This webinar shows new applications on dynamic patch clamp of iPSC-derived cardiomyocytes and introduces an assay on KCa3.1 expressed in erythrocytes
Dr. Teun P. de Boer, Professor
Department of Medical Physiology, Division Heart & Lungs, University Medical Center Utrecht. Yalelaan 50, 3584 CM Utrecht, The Netherlands
Title: Dynamic clamping on a Patchliner: adding virtual IK1 channels to cardiomyocytes
Abstract: Human pluripotent stem cell-derived cardiomyocytes (hPSC-CM) are an interesting source of cells for safety pharmacology, but there are caveats that have to be taken into account. A typical property of hPSC-CM is automaticity, the cardiomyocytes beat spontaneously, resembling cells in the sinoatrial node of the heart. The spontaneous beating is due to lack of IK1 ion channels, which normally assure a stable resting membrane potential in cardiomyocytes. Work by our group has demonstrated that the depolarized state of hPSC-CM limits their usefulness in assays aimed at detecting proarrhythmic properties of drugs (Jonsson et al., 2012, PMID: 22353256).
Dynamic clamping can provide virtual, simulated IK1 channels to a real biological hPSC-CM in a patch clamping experiment. Key benefits of this approach include full control of the added IK1 conductance to each cardiomyocyte, it can be applied to any hPSC-CM source and it can be coupled to automated patch clamping machines. In this webinar I will discuss our work on using the dynamic clamping technique with a Patchliner.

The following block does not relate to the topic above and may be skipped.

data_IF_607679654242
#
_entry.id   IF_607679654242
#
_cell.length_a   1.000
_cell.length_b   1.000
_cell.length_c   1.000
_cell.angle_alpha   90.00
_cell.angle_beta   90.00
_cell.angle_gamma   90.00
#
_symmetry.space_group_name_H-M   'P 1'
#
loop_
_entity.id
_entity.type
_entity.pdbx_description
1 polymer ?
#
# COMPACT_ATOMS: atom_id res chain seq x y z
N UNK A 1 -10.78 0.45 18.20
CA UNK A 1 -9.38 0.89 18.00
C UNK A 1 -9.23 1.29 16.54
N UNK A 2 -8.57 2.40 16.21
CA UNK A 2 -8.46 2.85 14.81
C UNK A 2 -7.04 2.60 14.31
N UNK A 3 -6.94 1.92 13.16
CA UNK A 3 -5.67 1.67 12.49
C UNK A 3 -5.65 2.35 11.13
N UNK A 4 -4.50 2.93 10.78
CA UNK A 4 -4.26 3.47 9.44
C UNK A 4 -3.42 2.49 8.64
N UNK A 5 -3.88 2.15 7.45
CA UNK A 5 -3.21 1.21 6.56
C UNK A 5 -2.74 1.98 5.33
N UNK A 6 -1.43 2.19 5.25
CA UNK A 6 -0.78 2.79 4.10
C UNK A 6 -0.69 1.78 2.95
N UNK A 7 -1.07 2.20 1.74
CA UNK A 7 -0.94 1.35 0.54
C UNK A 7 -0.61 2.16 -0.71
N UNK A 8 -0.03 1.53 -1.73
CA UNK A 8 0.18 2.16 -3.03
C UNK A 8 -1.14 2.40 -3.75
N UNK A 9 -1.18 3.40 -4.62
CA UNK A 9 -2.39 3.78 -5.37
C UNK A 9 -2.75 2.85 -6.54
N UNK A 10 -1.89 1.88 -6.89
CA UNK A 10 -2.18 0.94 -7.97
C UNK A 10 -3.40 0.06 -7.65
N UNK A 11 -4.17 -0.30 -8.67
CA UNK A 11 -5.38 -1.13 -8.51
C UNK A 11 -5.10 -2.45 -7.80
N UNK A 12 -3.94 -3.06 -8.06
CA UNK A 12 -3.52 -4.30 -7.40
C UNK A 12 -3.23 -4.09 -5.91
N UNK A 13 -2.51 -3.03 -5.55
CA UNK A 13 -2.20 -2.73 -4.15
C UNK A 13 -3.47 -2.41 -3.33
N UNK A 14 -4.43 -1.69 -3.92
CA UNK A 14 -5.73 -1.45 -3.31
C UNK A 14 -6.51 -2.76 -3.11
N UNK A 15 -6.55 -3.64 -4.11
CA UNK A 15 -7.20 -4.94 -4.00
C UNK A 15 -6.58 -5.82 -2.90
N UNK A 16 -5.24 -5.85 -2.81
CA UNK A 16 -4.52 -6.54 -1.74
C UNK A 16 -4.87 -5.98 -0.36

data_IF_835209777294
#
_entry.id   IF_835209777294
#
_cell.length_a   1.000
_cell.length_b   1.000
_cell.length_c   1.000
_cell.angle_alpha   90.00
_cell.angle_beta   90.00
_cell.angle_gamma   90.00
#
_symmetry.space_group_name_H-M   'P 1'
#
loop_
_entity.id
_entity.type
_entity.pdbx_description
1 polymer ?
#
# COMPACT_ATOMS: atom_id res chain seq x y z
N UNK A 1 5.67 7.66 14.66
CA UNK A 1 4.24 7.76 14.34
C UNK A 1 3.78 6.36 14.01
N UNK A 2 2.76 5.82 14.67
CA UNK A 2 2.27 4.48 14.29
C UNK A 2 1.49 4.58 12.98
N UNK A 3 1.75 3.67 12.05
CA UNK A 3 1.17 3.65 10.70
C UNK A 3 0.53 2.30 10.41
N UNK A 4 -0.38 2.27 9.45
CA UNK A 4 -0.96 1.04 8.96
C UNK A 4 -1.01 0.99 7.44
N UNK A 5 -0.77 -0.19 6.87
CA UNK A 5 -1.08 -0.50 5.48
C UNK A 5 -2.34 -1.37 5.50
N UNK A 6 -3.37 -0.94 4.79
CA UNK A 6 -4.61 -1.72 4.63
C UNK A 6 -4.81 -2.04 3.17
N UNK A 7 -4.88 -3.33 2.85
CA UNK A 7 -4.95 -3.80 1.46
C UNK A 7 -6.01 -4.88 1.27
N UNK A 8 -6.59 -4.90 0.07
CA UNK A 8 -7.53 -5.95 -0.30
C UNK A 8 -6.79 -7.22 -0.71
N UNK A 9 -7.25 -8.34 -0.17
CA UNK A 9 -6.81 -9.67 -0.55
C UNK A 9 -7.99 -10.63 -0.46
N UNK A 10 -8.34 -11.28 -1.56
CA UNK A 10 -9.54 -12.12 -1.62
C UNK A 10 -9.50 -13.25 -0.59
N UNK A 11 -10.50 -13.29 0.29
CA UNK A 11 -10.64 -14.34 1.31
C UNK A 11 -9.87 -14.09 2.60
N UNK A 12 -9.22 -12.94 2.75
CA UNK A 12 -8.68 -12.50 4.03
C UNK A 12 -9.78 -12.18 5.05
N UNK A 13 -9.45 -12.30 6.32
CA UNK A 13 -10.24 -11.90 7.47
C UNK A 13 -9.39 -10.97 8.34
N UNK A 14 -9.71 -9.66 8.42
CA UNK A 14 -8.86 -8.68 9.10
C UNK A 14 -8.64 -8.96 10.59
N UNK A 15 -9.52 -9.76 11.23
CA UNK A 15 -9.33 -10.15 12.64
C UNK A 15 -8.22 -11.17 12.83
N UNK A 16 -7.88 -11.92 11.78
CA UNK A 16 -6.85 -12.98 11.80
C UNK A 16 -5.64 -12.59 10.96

Maria Giustina Rotordam
PhD student of Nanion Technologies GmbH, Munich, Germany
Title: Activation of hKCa3.1 by internal calcium exchange.
Abstract: The intermediate-conductance calcium-activated K+ channel, also known as KCa3.1, is a member of the large family of potassium channels gated by calcium. It can be distinguished from the other calcium-activated K+ channels by differences in channel conductance, calcium sensitivity, voltage dependence and pharmacological properties.
It is primarily expressed in peripheral tissues, including those of the hematopoietic system, colon, lung, placenta, and pancreas and is thought to be a promising therapeutic target for a variety of health disorders including sickle cell anaemia and immunological disorders. The Ca2+ -binding protein, calmodulin (CaM), is required for the activation of hKCa3.1. The Patchliner was used to perform a biophysical and pharmacological characterization of hKCa3.1 channels expressed in CHO cells. hKCa3.1 was activated by exchanging the internal solution to a solution containing free-Ca2+ and blocked by external application of non-selective (BaCl2) and selective (TRAM-34) inhibitors with an IC50 value consistent with that reported in the literature.
CHO cells stably expressing hKCa3.1 (Catalog # CT6123) were kindly supplied by Charles River.